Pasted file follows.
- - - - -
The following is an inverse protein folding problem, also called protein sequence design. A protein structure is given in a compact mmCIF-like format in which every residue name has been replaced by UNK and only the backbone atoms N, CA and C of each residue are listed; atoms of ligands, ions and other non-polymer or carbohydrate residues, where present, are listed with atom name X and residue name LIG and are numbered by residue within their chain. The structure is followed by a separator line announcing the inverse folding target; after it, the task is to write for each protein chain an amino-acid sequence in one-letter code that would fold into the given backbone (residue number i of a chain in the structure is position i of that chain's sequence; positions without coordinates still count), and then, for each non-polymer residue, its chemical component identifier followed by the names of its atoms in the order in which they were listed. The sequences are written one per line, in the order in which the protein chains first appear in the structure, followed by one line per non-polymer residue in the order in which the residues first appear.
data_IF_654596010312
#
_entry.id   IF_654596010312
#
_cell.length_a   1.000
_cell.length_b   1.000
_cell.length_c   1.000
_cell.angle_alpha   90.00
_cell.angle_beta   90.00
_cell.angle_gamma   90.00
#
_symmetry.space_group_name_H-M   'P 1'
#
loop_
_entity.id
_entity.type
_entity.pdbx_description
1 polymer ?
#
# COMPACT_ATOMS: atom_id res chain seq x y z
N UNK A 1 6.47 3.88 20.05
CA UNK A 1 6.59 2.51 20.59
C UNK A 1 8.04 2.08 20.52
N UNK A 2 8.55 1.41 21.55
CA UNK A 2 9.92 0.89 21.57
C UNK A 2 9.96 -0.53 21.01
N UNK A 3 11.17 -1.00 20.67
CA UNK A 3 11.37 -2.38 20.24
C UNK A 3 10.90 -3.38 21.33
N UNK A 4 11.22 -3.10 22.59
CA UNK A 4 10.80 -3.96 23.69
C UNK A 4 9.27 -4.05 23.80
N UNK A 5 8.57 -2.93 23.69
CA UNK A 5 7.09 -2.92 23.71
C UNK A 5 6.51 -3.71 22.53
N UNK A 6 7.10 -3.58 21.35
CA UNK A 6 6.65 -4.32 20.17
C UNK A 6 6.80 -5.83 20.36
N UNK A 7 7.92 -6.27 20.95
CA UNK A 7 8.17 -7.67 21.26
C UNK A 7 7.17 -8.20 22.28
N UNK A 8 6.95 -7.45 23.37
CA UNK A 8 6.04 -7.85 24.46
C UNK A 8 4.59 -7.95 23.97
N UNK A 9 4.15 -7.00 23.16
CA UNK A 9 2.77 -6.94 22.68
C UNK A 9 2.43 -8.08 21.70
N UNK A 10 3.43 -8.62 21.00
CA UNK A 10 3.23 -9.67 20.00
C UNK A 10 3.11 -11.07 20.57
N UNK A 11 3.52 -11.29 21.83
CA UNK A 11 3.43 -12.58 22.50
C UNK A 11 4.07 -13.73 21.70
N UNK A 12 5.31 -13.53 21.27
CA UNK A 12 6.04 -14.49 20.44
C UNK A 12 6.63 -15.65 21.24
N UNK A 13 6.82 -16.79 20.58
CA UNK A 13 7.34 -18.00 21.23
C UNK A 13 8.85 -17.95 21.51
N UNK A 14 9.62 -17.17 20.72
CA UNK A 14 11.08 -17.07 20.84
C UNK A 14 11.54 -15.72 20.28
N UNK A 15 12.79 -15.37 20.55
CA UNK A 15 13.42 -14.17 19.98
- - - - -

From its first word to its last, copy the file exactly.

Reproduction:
The following is an inverse protein folding problem, also called protein sequence design. A protein structure is given in a compact mmCIF-like format in which every residue name has been replaced by UNK and only the backbone atoms N, CA and C of each residue are listed; atoms of ligands, ions and other non-polymer or carbohydrate residues, where present, are listed with atom name X and residue name LIG and are numbered by residue within their chain. The structure is followed by a separator line announcing the inverse folding target; after it, the task is to write for each protein chain an amino-acid sequence in one-letter code that would fold into the given backbone (residue number i of a chain in the structure is position i of that chain's sequence; positions without coordinates still count), and then, for each non-polymer residue, its chemical component identifier followed by the names of its atoms in the order in which they were listed. The sequences are written one per line, in the order in which the protein chains first appear in the structure, followed by one line per non-polymer residue in the order in which the residues first appear.
data_IF_654596010312
#
_entry.id   IF_654596010312
#
_cell.length_a   1.000
_cell.length_b   1.000
_cell.length_c   1.000
_cell.angle_alpha   90.00
_cell.angle_beta   90.00
_cell.angle_gamma   90.00
#
_symmetry.space_group_name_H-M   'P 1'
#
loop_
_entity.id
_entity.type
_entity.pdbx_description
1 polymer ?
#
# COMPACT_ATOMS: atom_id res chain seq x y z
N UNK A 1 6.47 3.88 20.05
CA UNK A 1 6.59 2.51 20.59
C UNK A 1 8.04 2.08 20.52
N UNK A 2 8.55 1.41 21.55
CA UNK A 2 9.92 0.89 21.57
C UNK A 2 9.96 -0.53 21.01
N UNK A 3 11.17 -1.00 20.67
CA UNK A 3 11.37 -2.38 20.24
C UNK A 3 10.90 -3.38 21.33
N UNK A 4 11.22 -3.10 22.59
CA UNK A 4 10.80 -3.96 23.69
C UNK A 4 9.27 -4.05 23.80
N UNK A 5 8.57 -2.93 23.69
CA UNK A 5 7.09 -2.92 23.71
C UNK A 5 6.51 -3.71 22.53
N UNK A 6 7.10 -3.58 21.35
CA UNK A 6 6.65 -4.32 20.17
C UNK A 6 6.80 -5.83 20.36
N UNK A 7 7.92 -6.27 20.95
CA UNK A 7 8.17 -7.67 21.26
C UNK A 7 7.17 -8.20 22.28
N UNK A 8 6.95 -7.45 23.37
CA UNK A 8 6.04 -7.85 24.46
C UNK A 8 4.59 -7.95 23.97
N UNK A 9 4.15 -7.00 23.16
CA UNK A 9 2.77 -6.94 22.68
C UNK A 9 2.43 -8.08 21.70
N UNK A 10 3.43 -8.62 21.00
CA UNK A 10 3.23 -9.67 20.00
C UNK A 10 3.11 -11.07 20.57
N UNK A 11 3.52 -11.29 21.83
CA UNK A 11 3.43 -12.58 22.50
C UNK A 11 4.07 -13.73 21.70
N UNK A 12 5.31 -13.53 21.27
CA UNK A 12 6.04 -14.49 20.44
C UNK A 12 6.63 -15.65 21.24
N UNK A 13 6.82 -16.79 20.58
CA UNK A 13 7.34 -18.00 21.23
C UNK A 13 8.85 -17.95 21.51
N UNK A 14 9.62 -17.17 20.72
CA UNK A 14 11.08 -17.07 20.84
C UNK A 14 11.54 -15.72 20.28
N UNK A 15 12.79 -15.37 20.55
CA UNK A 15 13.42 -14.17 19.98